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Ancient Tequesta site raising the risk of cancer and other diseases for archeologists

Workers at the Tequesta site are voicing their health and safety concerns about the 2,500 historical landmark

Archeologists working at the ancient Tequesta site have reported health concerns. Workers are voicing concerns after being exposed to benzene, arsenic, mercury, tungsten, and other toxic chemicals.

At least three workers have filed Occupational Safety and Health Administration (OSHA) complaints. One against the Related Group, which owns the developing site, and two against PaleoWestwhich contracts the archeologists.

Read the concerns of workers at the Tequesta site, who shall remain nameless, and more in this news.

Underlying health risks at the excavation site

The 77 SE 5th St. is piling up with problems leading to health and environmental issues such as compulsive sneezing, fainting, rashes, and nausea. This site used to be a Standard Oil refinery, hence, the presence of toxic chemicals. Archeologists were trained in a health and safety course, and OSHA also paused the excavation process twice in between.

A worker who requested to remain nameless out of retaliation told Prism that the soil is thin and sandy. She said that they hit the aquifer after three or four inches of digging. They would pump out water, but it would fill back up within an hour, spreading chemicals.

She also recalled having to work hanging from their knees with their upper torsos stuck through holes. She said the smell of petroleum made her lightheaded, unable to eat, and nauseated. She was let go when she voiced her concerns with the management.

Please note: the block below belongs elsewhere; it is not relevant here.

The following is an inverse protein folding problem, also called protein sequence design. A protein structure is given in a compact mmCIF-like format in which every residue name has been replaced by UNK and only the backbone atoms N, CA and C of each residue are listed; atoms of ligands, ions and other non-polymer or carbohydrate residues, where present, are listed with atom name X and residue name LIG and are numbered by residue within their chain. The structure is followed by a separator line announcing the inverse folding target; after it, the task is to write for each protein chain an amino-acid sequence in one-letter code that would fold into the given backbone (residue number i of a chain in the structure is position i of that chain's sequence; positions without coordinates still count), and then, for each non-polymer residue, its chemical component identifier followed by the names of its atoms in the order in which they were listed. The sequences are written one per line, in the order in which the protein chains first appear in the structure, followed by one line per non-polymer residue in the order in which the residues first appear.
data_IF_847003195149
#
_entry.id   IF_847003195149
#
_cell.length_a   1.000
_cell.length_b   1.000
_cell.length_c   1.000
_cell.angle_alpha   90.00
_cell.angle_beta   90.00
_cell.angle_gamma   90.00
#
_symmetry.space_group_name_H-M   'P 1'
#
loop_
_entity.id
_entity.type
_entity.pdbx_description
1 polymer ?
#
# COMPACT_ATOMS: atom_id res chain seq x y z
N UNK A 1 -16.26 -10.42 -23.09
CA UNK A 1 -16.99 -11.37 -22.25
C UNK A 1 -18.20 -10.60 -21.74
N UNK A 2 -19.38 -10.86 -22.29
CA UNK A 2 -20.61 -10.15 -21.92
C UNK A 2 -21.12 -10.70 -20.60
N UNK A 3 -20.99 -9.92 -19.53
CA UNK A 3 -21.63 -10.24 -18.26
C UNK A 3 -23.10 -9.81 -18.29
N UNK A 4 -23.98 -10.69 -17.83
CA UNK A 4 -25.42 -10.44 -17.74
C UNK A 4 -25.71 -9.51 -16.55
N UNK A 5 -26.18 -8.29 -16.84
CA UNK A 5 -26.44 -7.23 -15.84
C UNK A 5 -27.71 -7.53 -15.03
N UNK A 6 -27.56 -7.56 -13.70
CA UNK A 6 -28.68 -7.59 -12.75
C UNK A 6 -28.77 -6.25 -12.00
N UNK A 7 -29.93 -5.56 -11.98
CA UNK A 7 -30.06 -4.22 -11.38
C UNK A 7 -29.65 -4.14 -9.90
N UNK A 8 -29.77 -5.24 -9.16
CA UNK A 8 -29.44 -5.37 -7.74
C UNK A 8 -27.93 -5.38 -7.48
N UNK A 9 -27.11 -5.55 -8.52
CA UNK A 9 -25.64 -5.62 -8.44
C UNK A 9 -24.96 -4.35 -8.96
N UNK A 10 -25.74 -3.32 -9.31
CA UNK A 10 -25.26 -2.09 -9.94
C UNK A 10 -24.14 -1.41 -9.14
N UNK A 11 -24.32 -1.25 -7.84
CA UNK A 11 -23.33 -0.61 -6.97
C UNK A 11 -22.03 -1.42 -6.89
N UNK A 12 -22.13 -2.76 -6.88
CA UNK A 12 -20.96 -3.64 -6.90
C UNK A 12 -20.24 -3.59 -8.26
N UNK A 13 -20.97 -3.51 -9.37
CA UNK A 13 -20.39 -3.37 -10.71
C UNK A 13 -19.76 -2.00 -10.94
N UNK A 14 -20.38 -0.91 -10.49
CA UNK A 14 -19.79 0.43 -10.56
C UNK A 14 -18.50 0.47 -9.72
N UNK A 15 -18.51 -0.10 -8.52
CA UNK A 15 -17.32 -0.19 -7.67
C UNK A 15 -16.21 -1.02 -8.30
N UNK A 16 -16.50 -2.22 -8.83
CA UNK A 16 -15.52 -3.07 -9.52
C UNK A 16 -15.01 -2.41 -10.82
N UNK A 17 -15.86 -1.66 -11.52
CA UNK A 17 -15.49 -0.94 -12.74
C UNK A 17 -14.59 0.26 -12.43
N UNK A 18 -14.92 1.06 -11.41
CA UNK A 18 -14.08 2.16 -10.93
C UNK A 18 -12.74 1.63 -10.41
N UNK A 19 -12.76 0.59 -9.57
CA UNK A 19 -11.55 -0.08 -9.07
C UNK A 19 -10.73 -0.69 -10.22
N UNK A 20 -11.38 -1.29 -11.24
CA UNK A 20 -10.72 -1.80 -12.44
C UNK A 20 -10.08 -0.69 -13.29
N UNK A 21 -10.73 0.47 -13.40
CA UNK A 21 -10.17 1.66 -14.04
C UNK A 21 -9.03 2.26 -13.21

Another anonymous worker filed an OSHA complaint against PaleoWest for never being briefed about the protocols and safety precautions. He said that he became itchy and had rashes all over his body the next after digging at the site. He also had swollen lymph nodes, a lump in his throat, and trouble breathing. He was given a dressing down by HR and the site head for voicing safety concerns and was fired later.

The third worker at the Tequesta site also shared similar experiences of stomach pain, diarrhea, and loss of hunger. She said that developers funding these sites should first consider health concerns before bringing workers in.

Workers digging through the lands

Covering up the provenance of archeological finds

The Tequesta site project has uncovered millions of artifacts during the span of two years. From stone points and spearheads to human remains and wooden devices have been found on this site. According to one of the archeologists, it’s an important and lucrative site, but the developers are bulldozing it, which is offensive.

He said that the site should be turned into a government-protected site, museum, or archeological park. He also said that they’re covering up the significance of this site and its finds.

The indigenous communities, including Seminole, Miccosukee, and Taino, have demanded to preserve the site to respect their past. They also led a prayer walk where they called out the founder of Related Group, Jorge Perez, and even prayed for him to change.

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